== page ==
1. Curl up with a seed catalogue and dream about all the produce you'll be growing when the warmer weather comes
2. Dig the allotment over. The weak winter sunlight, fresh air, exercise and feeling of accomplishment will improve your mood
3. Plan for the coming year, whether it's where you're going to plant your pea and bean break, or where you want to go on summer holiday. Planning is an act of faith in the future, and gives you something to look forward to
4. Eat preserved summer produce from last year. Cherry jam and frozen peas are as good as Prozac
5. Eat comforting winter food. I've been enjoying duck soup and pheasant casserole, mashed root vegetables and about a hundred different ways of serving cabbage, sponge puddings and home made custard and hot bread straight out of the oven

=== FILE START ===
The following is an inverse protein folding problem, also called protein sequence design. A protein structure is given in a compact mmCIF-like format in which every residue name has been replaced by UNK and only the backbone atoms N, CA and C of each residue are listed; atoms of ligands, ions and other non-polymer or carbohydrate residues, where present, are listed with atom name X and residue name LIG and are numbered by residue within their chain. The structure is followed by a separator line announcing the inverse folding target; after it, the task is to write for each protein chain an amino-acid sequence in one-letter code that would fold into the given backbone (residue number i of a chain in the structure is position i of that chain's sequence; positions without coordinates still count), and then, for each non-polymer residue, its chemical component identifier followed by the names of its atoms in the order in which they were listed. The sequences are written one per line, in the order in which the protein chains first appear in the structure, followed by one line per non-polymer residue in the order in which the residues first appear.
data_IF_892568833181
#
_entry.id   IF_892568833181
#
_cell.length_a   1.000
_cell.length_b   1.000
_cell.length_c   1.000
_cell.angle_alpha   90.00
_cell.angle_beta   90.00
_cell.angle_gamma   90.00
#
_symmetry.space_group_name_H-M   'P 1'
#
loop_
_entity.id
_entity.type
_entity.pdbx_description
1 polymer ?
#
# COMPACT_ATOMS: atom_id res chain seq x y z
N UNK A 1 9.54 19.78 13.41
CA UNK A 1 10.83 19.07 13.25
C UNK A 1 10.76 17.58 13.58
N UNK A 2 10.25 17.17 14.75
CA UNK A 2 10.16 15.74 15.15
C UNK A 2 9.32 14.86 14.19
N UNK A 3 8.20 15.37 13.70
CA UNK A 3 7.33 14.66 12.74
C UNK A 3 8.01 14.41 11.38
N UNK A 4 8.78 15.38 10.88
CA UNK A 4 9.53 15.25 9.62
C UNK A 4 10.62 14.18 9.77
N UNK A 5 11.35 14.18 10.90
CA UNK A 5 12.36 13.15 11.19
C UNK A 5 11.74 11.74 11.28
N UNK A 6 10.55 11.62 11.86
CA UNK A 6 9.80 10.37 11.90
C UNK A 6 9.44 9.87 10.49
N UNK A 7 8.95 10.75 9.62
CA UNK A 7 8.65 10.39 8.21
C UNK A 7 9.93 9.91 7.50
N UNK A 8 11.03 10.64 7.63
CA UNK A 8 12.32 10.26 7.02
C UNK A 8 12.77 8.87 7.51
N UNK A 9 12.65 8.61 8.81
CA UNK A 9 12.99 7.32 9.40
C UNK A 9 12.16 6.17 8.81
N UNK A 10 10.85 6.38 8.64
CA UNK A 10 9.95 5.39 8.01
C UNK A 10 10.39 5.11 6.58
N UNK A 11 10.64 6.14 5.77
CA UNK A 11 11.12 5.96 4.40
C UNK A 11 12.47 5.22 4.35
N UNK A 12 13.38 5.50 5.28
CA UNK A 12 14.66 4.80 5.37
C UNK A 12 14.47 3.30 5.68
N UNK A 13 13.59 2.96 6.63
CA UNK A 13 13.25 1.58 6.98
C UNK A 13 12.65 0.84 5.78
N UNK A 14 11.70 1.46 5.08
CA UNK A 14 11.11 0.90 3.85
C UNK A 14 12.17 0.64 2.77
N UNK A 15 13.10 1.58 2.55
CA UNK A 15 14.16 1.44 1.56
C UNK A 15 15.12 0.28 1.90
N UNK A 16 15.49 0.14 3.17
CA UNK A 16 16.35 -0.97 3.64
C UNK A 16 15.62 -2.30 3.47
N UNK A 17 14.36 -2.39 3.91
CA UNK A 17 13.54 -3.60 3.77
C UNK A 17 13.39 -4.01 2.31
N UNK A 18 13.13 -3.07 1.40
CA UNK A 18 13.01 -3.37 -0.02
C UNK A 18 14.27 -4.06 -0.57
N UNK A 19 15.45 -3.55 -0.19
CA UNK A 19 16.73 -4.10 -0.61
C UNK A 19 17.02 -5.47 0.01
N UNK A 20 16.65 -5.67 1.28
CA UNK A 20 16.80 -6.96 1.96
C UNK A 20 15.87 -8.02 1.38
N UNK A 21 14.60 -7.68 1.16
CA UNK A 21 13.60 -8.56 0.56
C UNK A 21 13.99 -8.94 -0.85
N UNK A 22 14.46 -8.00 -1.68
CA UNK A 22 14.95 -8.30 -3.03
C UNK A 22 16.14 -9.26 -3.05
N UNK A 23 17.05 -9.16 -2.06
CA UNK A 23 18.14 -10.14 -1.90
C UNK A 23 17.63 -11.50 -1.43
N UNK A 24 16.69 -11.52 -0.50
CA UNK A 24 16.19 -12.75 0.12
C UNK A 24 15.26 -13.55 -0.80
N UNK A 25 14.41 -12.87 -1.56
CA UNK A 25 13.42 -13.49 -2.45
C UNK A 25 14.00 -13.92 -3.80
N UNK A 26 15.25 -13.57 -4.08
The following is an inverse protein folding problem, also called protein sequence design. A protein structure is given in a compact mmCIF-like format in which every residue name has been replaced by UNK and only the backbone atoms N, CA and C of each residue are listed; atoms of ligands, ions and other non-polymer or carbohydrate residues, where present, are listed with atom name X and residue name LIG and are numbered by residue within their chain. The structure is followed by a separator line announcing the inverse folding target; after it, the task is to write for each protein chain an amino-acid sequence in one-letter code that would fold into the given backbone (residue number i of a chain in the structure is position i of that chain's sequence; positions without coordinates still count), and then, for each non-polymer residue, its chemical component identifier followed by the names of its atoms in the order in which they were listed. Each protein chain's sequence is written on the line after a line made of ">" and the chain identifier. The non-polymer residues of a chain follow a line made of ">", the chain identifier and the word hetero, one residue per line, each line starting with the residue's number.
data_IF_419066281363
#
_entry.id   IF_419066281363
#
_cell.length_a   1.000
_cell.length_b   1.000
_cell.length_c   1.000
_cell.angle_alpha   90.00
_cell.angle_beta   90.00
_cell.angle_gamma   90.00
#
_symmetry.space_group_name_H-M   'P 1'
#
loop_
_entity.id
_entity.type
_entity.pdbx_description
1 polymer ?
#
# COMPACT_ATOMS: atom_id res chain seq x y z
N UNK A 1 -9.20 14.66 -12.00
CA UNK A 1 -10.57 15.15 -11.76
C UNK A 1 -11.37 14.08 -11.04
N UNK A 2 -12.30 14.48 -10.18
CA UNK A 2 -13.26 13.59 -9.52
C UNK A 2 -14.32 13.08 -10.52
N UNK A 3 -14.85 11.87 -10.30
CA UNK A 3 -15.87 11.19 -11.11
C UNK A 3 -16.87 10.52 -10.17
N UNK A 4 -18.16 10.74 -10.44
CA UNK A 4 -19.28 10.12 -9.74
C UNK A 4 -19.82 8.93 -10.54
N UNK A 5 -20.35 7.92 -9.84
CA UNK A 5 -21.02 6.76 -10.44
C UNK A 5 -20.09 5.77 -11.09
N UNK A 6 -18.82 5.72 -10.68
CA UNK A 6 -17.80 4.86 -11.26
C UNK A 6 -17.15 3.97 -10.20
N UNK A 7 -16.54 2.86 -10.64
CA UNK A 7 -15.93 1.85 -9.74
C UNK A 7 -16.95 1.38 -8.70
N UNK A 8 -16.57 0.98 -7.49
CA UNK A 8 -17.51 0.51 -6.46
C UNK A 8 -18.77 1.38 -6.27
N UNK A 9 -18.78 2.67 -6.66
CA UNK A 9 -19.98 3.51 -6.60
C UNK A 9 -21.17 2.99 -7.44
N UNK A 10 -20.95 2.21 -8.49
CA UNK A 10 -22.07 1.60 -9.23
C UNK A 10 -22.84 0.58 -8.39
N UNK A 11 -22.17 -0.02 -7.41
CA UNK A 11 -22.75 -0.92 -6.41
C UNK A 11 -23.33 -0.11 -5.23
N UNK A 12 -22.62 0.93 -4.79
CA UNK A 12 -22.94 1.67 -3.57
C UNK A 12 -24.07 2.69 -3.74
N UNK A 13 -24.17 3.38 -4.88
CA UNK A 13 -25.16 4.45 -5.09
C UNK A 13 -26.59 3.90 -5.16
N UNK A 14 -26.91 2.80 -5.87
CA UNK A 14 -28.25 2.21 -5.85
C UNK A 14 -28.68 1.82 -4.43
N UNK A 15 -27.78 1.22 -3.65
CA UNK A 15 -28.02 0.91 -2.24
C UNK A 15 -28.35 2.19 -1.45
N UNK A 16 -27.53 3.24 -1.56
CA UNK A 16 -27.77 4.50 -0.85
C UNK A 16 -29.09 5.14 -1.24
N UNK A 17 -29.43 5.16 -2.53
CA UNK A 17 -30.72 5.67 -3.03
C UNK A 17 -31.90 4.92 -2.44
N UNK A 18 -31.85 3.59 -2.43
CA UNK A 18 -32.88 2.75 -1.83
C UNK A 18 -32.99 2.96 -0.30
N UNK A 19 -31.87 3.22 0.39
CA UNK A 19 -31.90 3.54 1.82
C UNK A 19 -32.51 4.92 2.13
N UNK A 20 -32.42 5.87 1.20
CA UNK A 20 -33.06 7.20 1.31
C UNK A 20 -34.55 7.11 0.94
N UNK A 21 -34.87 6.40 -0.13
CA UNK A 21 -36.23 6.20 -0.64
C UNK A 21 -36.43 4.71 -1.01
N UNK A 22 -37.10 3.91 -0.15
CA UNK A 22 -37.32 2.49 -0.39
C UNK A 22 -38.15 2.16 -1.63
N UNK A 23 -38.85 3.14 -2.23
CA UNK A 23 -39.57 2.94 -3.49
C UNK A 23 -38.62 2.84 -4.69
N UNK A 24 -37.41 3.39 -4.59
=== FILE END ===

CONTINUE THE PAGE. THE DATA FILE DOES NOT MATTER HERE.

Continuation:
6. Wrap up warm and go for long walks. Like tip 2, the sunlight and exercise boost your serotonin levels, but I mainly like doing this for the nice feeling of getting back indoors afterwards and warming up again!
7. Turn off the TV, radio or Internet, curl up by the fire and listen to the weather howling and pouring outside and just enjoy the fact you're not out in it
8. Make something. I like making quilts or knitted blankets this time of year
9. Relax, sleep, unwind. Take advantage of the fact that the days are short and there's not so much to do at this time of year (in the garden at any rate). There'll be plenty to do in the summer, and if you're like me you'll feel guilty about being indoors and idle when there's still hours of daylight. This is the natural time to slow down the pace and recharge your batteries. Enjoy it
10. What can we do during the long dark winter nights to pass the time, get warm, and feel good? Hmm, I just can't think....